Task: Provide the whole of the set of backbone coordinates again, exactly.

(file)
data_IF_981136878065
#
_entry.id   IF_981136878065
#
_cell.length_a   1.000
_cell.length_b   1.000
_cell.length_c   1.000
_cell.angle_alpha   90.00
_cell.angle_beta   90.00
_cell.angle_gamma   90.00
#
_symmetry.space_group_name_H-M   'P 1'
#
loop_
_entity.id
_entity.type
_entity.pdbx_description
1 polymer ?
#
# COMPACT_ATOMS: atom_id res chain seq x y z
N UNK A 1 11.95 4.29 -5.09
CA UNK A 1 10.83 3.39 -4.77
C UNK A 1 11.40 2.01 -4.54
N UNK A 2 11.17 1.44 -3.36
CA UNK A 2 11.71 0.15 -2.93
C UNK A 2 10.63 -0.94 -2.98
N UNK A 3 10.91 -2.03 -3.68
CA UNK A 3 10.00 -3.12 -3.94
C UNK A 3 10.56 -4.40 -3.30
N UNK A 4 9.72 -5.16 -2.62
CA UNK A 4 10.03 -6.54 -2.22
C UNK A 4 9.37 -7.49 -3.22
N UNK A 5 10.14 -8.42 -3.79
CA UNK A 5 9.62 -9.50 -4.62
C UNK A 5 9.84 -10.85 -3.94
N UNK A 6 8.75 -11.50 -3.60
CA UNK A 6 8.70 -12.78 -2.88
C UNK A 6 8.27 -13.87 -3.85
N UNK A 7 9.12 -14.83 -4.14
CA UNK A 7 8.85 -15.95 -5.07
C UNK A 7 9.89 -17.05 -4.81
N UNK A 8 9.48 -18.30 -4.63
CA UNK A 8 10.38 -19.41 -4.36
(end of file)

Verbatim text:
data_IF_981136878065
#
_entry.id   IF_981136878065
#
_cell.length_a   1.000
_cell.length_b   1.000
_cell.length_c   1.000
_cell.angle_alpha   90.00
_cell.angle_beta   90.00
_cell.angle_gamma   90.00
#
_symmetry.space_group_name_H-M   'P 1'
#
loop_
_entity.id
_entity.type
_entity.pdbx_description
1 polymer ?
#
# COMPACT_ATOMS: atom_id res chain seq x y z
N UNK A 1 11.95 4.29 -5.09
CA UNK A 1 10.83 3.39 -4.77
C UNK A 1 11.40 2.01 -4.54
N UNK A 2 11.17 1.44 -3.36
CA UNK A 2 11.71 0.15 -2.93
C UNK A 2 10.63 -0.94 -2.98
N UNK A 3 10.91 -2.03 -3.68
CA UNK A 3 10.00 -3.12 -3.94
C UNK A 3 10.56 -4.40 -3.30
N UNK A 4 9.72 -5.16 -2.62
CA UNK A 4 10.03 -6.54 -2.22
C UNK A 4 9.37 -7.49 -3.22
N UNK A 5 10.14 -8.42 -3.79
CA UNK A 5 9.62 -9.50 -4.62
C UNK A 5 9.84 -10.85 -3.94
N UNK A 6 8.75 -11.50 -3.60
CA UNK A 6 8.70 -12.78 -2.88
C UNK A 6 8.27 -13.87 -3.85
N UNK A 7 9.12 -14.83 -4.14
CA UNK A 7 8.85 -15.95 -5.07
C UNK A 7 9.89 -17.05 -4.81
N UNK A 8 9.48 -18.30 -4.63
CA UNK A 8 10.38 -19.41 -4.36